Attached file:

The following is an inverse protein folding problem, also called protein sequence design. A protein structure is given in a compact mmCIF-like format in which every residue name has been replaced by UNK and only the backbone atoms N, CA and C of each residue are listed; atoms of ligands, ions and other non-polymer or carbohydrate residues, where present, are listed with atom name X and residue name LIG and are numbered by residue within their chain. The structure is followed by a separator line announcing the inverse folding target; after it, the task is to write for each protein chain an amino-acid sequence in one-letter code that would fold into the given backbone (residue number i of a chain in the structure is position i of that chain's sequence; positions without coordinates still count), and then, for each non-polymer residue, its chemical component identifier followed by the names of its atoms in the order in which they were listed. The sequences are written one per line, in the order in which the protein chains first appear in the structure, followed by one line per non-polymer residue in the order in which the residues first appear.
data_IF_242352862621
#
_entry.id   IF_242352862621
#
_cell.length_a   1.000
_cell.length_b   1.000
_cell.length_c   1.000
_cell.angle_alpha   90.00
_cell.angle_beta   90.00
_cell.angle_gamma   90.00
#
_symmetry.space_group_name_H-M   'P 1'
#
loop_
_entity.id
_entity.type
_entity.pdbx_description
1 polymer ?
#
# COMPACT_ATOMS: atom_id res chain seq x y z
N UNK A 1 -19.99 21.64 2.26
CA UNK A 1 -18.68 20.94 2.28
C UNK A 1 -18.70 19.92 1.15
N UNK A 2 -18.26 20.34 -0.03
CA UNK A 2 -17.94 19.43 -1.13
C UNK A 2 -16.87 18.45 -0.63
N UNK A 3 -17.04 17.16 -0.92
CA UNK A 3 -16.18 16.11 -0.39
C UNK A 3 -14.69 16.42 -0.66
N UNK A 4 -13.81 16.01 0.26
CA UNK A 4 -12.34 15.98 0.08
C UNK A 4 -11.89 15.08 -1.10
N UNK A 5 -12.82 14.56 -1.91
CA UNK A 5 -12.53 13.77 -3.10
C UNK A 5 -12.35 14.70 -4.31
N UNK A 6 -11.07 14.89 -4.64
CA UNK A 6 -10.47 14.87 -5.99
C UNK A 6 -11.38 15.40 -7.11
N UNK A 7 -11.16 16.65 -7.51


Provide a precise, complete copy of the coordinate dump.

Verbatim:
The following is an inverse protein folding problem, also called protein sequence design. A protein structure is given in a compact mmCIF-like format in which every residue name has been replaced by UNK and only the backbone atoms N, CA and C of each residue are listed; atoms of ligands, ions and other non-polymer or carbohydrate residues, where present, are listed with atom name X and residue name LIG and are numbered by residue within their chain. The structure is followed by a separator line announcing the inverse folding target; after it, the task is to write for each protein chain an amino-acid sequence in one-letter code that would fold into the given backbone (residue number i of a chain in the structure is position i of that chain's sequence; positions without coordinates still count), and then, for each non-polymer residue, its chemical component identifier followed by the names of its atoms in the order in which they were listed. The sequences are written one per line, in the order in which the protein chains first appear in the structure, followed by one line per non-polymer residue in the order in which the residues first appear.
data_IF_242352862621
#
_entry.id   IF_242352862621
#
_cell.length_a   1.000
_cell.length_b   1.000
_cell.length_c   1.000
_cell.angle_alpha   90.00
_cell.angle_beta   90.00
_cell.angle_gamma   90.00
#
_symmetry.space_group_name_H-M   'P 1'
#
loop_
_entity.id
_entity.type
_entity.pdbx_description
1 polymer ?
#
# COMPACT_ATOMS: atom_id res chain seq x y z
N UNK A 1 -19.99 21.64 2.26
CA UNK A 1 -18.68 20.94 2.28
C UNK A 1 -18.70 19.92 1.15
N UNK A 2 -18.26 20.34 -0.03
CA UNK A 2 -17.94 19.43 -1.13
C UNK A 2 -16.87 18.45 -0.63
N UNK A 3 -17.04 17.16 -0.92
CA UNK A 3 -16.18 16.11 -0.39
C UNK A 3 -14.69 16.42 -0.66
N UNK A 4 -13.81 16.01 0.26
CA UNK A 4 -12.34 15.98 0.08
C UNK A 4 -11.89 15.08 -1.10
N UNK A 5 -12.82 14.56 -1.91
CA UNK A 5 -12.53 13.77 -3.10
C UNK A 5 -12.35 14.70 -4.31
N UNK A 6 -11.07 14.89 -4.64
CA UNK A 6 -10.47 14.87 -5.99
C UNK A 6 -11.38 15.40 -7.11
N UNK A 7 -11.16 16.65 -7.51